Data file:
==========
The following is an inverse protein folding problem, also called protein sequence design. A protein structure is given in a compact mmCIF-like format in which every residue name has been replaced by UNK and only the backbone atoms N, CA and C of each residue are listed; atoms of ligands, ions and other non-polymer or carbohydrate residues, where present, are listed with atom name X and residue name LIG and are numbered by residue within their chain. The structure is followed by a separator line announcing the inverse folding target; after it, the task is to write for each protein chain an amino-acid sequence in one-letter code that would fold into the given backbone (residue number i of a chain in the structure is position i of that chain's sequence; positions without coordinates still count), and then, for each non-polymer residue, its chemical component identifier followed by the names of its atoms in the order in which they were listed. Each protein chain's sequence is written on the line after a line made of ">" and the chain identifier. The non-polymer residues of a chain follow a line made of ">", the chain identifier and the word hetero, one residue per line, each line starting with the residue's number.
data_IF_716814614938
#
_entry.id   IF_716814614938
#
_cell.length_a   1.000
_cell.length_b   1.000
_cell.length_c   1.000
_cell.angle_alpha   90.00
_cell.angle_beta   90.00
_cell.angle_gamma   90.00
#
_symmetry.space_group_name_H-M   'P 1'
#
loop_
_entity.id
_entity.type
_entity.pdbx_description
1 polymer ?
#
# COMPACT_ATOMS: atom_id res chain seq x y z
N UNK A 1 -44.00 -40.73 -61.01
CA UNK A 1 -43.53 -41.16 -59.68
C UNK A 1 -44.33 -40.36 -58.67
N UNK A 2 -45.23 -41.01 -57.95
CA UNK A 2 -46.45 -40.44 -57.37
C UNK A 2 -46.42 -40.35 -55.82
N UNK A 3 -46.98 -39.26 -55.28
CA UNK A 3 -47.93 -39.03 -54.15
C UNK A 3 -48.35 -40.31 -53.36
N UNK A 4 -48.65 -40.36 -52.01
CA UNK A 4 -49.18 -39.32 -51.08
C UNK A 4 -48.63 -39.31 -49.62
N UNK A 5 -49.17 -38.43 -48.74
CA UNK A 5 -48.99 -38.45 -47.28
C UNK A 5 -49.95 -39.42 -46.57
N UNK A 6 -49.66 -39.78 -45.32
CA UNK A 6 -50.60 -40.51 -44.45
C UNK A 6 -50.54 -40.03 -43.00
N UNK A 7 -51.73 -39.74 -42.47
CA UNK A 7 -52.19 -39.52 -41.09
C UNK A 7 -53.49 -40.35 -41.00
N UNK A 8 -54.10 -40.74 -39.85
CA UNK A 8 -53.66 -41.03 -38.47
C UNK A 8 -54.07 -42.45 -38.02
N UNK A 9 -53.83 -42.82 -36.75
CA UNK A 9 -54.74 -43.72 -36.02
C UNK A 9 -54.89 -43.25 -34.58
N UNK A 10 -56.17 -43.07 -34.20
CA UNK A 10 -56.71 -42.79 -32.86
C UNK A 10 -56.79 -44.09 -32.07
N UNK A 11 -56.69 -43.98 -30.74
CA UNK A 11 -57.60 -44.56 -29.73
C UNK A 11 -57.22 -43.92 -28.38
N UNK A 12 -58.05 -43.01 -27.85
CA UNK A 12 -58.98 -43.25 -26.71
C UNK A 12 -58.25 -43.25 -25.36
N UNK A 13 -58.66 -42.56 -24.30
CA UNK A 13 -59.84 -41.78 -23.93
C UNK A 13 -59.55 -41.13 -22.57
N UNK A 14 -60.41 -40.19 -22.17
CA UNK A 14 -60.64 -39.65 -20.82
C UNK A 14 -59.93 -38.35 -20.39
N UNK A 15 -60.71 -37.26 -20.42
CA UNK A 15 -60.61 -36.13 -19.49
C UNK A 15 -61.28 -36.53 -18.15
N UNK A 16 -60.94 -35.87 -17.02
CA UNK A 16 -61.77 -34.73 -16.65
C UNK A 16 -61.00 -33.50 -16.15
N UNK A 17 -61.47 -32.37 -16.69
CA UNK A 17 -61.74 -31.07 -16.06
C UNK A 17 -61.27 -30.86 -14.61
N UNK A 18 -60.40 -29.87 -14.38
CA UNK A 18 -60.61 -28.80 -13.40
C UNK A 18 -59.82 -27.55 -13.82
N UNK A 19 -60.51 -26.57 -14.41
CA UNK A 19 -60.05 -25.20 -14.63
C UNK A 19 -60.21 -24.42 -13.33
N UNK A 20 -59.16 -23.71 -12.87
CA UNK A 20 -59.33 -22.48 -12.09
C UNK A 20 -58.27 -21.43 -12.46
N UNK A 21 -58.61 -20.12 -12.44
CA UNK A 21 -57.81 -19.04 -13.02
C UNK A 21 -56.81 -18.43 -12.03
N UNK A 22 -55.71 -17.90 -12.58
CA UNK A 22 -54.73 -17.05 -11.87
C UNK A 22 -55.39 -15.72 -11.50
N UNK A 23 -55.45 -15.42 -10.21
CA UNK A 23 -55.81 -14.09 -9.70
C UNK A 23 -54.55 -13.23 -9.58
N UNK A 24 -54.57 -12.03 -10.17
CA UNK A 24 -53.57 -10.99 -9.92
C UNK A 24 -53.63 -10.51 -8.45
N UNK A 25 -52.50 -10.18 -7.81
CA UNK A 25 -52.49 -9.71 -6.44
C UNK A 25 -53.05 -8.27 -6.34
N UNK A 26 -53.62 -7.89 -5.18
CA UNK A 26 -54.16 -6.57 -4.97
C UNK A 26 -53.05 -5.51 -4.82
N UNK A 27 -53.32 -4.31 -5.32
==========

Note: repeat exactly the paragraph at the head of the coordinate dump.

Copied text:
The following is an inverse protein folding problem, also called protein sequence design. A protein structure is given in a compact mmCIF-like format in which every residue name has been replaced by UNK and only the backbone atoms N, CA and C of each residue are listed; atoms of ligands, ions and other non-polymer or carbohydrate residues, where present, are listed with atom name X and residue name LIG and are numbered by residue within their chain. The structure is followed by a separator line announcing the inverse folding target; after it, the task is to write for each protein chain an amino-acid sequence in one-letter code that would fold into the given backbone (residue number i of a chain in the structure is position i of that chain's sequence; positions without coordinates still count), and then, for each non-polymer residue, its chemical component identifier followed by the names of its atoms in the order in which they were listed. Each protein chain's sequence is written on the line after a line made of ">" and the chain identifier. The non-polymer residues of a chain follow a line made of ">", the chain identifier and the word hetero, one residue per line, each line starting with the residue's number.